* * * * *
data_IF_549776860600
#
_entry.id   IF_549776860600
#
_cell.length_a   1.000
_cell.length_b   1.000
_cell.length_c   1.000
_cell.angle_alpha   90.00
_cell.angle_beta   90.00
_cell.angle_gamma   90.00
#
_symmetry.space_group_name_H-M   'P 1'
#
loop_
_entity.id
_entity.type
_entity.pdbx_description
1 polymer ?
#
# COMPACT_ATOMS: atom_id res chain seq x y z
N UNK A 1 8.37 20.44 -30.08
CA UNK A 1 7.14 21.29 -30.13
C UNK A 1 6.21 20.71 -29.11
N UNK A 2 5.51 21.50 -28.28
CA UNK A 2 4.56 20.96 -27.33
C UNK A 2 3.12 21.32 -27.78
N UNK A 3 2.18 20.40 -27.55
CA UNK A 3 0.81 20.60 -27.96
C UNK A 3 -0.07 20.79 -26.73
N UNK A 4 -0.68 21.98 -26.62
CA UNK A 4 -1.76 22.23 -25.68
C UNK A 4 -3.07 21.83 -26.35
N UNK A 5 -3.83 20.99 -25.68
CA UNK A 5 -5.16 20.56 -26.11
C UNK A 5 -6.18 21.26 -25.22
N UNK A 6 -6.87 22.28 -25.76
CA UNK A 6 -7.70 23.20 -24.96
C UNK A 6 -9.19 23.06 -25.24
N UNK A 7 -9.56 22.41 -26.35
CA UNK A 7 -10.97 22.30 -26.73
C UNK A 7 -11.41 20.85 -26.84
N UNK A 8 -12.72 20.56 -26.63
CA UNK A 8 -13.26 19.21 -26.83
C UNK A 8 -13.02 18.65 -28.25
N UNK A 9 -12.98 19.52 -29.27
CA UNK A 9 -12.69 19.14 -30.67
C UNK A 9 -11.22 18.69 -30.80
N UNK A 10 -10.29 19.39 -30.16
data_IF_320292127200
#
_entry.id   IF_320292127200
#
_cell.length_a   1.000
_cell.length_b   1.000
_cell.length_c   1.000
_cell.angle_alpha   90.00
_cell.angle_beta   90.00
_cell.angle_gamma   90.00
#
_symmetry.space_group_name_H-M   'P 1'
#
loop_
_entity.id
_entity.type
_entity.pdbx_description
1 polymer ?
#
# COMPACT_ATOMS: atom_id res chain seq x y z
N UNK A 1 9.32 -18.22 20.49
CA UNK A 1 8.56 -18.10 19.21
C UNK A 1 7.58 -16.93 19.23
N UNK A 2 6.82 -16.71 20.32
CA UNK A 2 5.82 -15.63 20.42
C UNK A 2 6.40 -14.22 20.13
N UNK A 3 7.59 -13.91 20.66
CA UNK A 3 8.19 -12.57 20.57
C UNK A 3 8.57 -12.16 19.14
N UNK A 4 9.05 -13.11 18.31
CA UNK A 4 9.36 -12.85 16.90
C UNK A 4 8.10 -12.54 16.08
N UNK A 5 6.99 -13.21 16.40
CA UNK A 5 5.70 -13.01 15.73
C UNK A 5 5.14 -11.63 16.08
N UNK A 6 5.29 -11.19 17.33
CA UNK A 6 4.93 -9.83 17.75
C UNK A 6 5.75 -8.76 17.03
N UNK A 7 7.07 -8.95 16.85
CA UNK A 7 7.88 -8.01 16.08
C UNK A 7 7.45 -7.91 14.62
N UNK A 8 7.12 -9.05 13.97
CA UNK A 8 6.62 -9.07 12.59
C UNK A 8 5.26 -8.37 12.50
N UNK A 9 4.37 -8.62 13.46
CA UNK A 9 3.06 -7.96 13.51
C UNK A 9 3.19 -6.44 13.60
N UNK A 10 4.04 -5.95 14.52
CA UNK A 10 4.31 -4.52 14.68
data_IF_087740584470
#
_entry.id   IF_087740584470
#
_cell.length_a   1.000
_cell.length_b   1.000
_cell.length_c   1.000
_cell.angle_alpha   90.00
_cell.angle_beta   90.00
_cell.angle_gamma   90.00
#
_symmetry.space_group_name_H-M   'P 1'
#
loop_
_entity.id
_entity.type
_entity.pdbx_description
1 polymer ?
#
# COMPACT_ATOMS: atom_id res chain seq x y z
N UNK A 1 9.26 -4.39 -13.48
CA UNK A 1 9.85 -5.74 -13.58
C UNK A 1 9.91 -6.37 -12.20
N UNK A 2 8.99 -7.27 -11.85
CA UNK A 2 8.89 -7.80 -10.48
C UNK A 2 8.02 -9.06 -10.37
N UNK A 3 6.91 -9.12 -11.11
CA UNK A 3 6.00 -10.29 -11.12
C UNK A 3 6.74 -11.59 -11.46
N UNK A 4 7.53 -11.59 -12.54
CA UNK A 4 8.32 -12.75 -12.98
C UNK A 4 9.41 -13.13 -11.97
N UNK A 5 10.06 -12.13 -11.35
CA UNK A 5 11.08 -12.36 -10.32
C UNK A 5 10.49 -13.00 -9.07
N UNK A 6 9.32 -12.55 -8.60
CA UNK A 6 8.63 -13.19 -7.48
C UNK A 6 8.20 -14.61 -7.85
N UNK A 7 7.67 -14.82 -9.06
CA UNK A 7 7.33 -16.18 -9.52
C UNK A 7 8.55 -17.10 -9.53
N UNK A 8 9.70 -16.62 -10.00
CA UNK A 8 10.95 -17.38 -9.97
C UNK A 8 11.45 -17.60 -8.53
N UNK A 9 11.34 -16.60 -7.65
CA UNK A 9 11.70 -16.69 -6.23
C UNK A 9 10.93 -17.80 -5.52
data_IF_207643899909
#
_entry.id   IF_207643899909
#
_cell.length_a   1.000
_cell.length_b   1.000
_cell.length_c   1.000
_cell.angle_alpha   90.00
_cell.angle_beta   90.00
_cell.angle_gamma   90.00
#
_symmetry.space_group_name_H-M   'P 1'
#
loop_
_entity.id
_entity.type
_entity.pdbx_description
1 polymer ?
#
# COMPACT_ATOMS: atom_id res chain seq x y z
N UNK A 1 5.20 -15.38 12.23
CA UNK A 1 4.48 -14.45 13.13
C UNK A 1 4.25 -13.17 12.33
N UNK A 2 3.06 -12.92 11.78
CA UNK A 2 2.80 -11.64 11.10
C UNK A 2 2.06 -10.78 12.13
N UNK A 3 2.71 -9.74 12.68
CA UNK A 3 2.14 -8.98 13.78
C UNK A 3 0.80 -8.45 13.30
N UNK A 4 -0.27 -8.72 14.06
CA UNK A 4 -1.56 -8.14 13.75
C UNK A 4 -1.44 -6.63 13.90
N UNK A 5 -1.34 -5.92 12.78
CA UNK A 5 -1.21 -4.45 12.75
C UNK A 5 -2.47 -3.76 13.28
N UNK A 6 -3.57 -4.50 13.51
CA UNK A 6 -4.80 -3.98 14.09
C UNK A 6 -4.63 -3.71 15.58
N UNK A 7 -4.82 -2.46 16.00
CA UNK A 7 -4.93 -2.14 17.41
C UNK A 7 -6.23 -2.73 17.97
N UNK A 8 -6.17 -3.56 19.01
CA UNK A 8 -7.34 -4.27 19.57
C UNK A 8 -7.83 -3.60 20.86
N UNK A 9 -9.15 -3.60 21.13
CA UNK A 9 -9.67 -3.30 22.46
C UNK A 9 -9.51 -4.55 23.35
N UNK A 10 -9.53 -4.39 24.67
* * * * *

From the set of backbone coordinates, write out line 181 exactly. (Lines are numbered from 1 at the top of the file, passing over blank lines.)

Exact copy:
CA UNK A 6 -4.80 -3.98 14.09